Monday, May 27, 2013

What Are the Types of Batteries & How To Care For Them?


A few types of batteries are: Sealed Lead Acid, Flooded Lead Acid, NiCad, NiMH, Alkaline, Silver Oxide, Lithium, Mercury(not mfg. in US any more), Manganese-Dioxide, Zinc-Air. 

NiCad (Nickel Cadmium) & NiMH (Nickel Metal Hydride) Batteries: 
Nickel Cadmium and Nickel Metal Hydride batteries by nature need to be "deep cycled" (fully discharged) before being placed back in their charger. Deep cycling your battery will help your NiCad battery maintain its maximum performance. 

The NiMH and Li-ion chemistry is most severely affected by hot storage and operation. Among the Li-ion family, the cobalt has an advantage over the manganese (spinel) in terms of storage at elevated temperatures. 
Always "initialize" brand new batteries. To initialize, let your battery stay in the charger approximately 50% (we say at least 14 to 16 hours) longer than a normal charge. Only perform initialization on the first Charge. Wait until your equipment signals "low battery" before placing the battery back into it's charger.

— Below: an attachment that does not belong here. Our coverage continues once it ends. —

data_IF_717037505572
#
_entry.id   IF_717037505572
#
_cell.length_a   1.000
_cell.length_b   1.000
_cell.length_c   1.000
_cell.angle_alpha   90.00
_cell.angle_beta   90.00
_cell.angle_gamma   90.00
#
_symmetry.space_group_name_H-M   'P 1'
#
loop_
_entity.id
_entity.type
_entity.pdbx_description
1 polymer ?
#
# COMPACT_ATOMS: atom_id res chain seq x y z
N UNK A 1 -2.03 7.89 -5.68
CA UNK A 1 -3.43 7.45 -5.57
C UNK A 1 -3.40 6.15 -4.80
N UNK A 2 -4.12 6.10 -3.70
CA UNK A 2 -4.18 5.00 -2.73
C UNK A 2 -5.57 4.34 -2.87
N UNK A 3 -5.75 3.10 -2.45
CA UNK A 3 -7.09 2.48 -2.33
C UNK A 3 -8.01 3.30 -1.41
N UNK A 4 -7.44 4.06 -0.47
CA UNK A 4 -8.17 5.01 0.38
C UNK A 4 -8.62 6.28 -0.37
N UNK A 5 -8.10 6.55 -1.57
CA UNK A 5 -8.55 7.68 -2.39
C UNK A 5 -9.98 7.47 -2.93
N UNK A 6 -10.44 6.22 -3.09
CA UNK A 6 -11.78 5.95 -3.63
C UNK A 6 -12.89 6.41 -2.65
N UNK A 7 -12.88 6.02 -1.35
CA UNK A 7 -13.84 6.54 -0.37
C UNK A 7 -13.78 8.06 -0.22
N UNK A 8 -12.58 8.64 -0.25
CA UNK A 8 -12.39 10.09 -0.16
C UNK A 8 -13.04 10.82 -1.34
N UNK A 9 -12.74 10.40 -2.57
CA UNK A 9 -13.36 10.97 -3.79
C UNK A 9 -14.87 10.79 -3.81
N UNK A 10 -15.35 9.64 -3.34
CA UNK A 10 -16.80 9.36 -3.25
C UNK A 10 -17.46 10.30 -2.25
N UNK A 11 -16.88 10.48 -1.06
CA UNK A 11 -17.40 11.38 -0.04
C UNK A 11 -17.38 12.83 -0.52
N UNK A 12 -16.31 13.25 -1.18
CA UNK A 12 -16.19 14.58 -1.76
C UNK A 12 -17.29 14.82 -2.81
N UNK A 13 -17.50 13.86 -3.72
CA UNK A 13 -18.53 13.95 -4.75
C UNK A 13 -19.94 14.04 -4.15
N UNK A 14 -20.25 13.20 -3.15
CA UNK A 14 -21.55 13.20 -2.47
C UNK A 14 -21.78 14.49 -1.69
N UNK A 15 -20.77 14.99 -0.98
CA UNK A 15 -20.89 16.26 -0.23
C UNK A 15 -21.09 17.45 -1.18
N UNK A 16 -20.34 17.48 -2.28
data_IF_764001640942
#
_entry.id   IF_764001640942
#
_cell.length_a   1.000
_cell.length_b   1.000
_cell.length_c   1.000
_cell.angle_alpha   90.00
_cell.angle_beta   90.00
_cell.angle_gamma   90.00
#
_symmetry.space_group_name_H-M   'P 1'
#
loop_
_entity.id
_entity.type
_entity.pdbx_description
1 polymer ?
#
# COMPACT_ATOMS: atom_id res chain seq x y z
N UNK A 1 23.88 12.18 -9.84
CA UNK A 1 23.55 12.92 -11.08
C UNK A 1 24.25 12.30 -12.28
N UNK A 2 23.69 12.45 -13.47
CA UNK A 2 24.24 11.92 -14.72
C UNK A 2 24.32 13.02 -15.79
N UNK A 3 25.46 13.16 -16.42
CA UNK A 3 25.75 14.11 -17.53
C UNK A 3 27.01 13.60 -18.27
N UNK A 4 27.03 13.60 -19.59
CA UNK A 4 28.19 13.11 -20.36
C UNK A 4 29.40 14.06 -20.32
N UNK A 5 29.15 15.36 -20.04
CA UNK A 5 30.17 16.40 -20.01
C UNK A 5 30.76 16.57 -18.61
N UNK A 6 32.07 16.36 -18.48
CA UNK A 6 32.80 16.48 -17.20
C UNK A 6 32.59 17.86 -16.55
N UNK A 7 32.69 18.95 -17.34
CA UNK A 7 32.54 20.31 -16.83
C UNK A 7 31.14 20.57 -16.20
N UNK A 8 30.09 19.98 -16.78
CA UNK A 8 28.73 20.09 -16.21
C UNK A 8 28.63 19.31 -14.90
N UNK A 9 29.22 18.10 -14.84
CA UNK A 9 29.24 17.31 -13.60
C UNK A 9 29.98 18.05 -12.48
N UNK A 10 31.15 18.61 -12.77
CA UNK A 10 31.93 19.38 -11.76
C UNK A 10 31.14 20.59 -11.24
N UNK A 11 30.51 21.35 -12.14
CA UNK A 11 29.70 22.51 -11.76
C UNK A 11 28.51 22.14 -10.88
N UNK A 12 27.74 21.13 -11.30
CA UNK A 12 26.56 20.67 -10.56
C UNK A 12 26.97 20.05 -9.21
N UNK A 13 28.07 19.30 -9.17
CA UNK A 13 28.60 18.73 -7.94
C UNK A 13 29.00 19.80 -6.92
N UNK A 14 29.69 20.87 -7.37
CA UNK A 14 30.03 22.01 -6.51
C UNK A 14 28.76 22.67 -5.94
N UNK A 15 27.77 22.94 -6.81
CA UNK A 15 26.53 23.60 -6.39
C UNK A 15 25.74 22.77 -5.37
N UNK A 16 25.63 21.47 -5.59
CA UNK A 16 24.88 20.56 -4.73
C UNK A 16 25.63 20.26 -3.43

Failure to "deep cycle" NiCd batteries will result in "memory" buildup. Memory will reduce the amount of energy you can draw each time you use the battery. It will also shorten your battery's overall cycle life. Never leave your battery in it's charger longer than the recommended charging time. Newer chargers have indicator lights which signal charging has completed and revert to a trickle charge when full charge is reached. To prevent memory buildup, immediately remove the battery when the charge cycle is finished. NiCd batteries can be stored up to two years without suffering from significant cycle loss. If you plan to store your batteries for an extended period, it is recommended to recharge your batteries every 90 days.